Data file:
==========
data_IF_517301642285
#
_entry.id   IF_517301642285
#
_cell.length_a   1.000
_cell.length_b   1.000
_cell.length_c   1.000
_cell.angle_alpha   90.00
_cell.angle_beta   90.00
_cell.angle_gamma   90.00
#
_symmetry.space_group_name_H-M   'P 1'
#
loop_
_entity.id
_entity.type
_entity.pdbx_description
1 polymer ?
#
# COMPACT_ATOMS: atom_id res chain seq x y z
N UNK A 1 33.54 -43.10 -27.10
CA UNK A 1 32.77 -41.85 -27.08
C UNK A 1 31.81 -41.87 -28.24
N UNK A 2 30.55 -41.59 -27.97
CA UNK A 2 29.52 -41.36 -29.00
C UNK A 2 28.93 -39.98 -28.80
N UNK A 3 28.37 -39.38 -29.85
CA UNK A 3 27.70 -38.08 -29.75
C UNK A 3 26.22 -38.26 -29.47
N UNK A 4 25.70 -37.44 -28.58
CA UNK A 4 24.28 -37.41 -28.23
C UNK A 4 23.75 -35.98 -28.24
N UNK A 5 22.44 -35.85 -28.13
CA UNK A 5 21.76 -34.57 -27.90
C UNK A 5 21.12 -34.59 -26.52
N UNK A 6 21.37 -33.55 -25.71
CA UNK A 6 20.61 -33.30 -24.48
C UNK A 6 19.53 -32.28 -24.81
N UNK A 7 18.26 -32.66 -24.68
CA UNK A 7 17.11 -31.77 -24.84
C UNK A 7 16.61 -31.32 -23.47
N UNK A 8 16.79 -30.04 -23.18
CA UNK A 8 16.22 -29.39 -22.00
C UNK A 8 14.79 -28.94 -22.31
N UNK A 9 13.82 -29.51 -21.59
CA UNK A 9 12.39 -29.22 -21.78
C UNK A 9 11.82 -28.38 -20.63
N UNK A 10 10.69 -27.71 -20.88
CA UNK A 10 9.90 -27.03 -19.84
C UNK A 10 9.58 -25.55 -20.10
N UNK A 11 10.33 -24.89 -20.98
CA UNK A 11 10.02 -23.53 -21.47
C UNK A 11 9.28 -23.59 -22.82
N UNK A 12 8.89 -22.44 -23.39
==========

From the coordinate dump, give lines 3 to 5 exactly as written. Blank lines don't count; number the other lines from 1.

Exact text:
_entry.id   IF_517301642285
#
_cell.length_a   1.000